Dust, Asbestos, and Sludge Exposure: What Kinds of Respiratory Injuries Are Caused by Disaster-Induced Dust, Asbestos, and Sludge Exposure?

  • Shinya OhkouchiEmail author
  • Shinsuke Yamanda
  • Shu Hisata
  • Masao Tabata
  • Toshiya Irokawa
  • Hiromasa Ogawa
  • Hajime Kurosawa
Part of the Respiratory Disease Series: Diagnostic Tools and Disease Managements book series (RDSDTDM)


In past disasters, marked increases in the frequencies of common respiratory diseases, such as community-acquired pneumonia, and the exacerbation of chronic obstructive pulmonary disease and bronchial asthma were observed. The temporary deterioration of the health status of the general public due to problems with infrastructure and health management systems was probably responsible for these increases. On the other hand, no significant increases in the incidence rates of conditions caused by damage to the peripheral respiratory system or asbestosis have been reported in large populations that experienced disasters.

The reason for this is unclear; however, the following hypothesis is reasonable: (1) The chemical and physiological characteristics, size, and density of inhaled particles have a significant influence on the incidence rates of respiratory conditions. (2) Most inhaled dust becomes caught in the upper respiratory tract; therefore, damage to the peripheral respiratory tract is uncommon.

Thus, pulmonary injuries tend to affect the health of rescue team members, construction workers, and volunteers, who handle large amounts of dust and/or sludge. Pulmonary injuries often result in serious and/or fatal outcomes. Therefore, suitable protective regulations are required, even under the confusing situations found after disasters. Accordingly, it will be necessary to establish standard methods for the use of respiratory protective equipment and the evaluation of the risk of respiratory conditions in disaster zones. In addition, it might be possible to predict the risk of malignant mesothelioma (including due to asbestosis) after disasters that cause buildings to collapse. Careful longitudinal observation is needed for the early diagnosis of mesothelioma.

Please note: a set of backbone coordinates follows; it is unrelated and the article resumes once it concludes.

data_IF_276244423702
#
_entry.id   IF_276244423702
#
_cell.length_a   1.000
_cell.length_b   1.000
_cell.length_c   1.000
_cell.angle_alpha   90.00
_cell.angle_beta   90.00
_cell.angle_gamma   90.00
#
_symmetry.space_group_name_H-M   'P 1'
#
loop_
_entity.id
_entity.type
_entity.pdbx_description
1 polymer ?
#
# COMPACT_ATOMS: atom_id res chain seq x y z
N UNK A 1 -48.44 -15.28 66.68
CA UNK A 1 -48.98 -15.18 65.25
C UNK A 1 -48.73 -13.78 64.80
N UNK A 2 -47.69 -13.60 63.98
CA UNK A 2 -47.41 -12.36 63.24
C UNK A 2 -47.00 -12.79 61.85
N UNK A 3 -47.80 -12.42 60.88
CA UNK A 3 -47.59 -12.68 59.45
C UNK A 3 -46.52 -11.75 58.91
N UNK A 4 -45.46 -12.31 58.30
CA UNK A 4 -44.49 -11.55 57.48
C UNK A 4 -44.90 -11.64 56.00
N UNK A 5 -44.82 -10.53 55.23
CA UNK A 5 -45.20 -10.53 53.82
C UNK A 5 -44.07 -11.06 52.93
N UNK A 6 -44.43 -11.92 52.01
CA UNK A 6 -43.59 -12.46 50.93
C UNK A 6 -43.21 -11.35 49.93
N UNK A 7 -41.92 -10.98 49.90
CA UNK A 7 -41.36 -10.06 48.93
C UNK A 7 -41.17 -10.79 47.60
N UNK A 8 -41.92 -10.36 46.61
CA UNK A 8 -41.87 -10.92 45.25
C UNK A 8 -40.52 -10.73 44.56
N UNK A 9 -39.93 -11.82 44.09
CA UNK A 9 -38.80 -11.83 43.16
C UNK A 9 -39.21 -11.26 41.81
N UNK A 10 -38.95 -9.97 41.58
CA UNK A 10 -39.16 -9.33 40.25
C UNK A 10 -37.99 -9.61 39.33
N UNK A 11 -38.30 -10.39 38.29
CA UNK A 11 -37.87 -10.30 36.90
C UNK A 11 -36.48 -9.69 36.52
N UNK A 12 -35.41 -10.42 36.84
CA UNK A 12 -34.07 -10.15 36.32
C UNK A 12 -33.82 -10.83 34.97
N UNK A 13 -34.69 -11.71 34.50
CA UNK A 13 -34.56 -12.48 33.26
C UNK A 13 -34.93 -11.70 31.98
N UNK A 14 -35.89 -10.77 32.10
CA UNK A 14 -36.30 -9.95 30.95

In this section, we introduce the conditions in which peripheral pulmonary damage can occur and some case reports involving pulmonary injuries. In addition, we discuss ways in which lung damage can be avoided in future disasters.


Respiratory injuries Asbestosis Disaster Protection Great East Japan Earthquake 


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Copyright information

© Springer Nature Singapore Pte Ltd. 2019

Authors and Affiliations

  • Shinya Ohkouchi
    • 1
    Email author
  • Shinsuke Yamanda
    • 2
  • Shu Hisata
    • 3
  • Masao Tabata
    • 1
  • Toshiya Irokawa
    • 1
  • Hiromasa Ogawa
    • 1
  • Hajime Kurosawa
    • 1
  1. 1.Occupational Health and Respiratory Medicine, Graduate School of MedicineTohoku UniversitySendaiJapan
  2. 2.Department of Respiratory MedicineSendai Kousei HospitalSendaiJapan
  3. 3.Respiratory MedicineJichi Medical UniversityShimotsukeJapan

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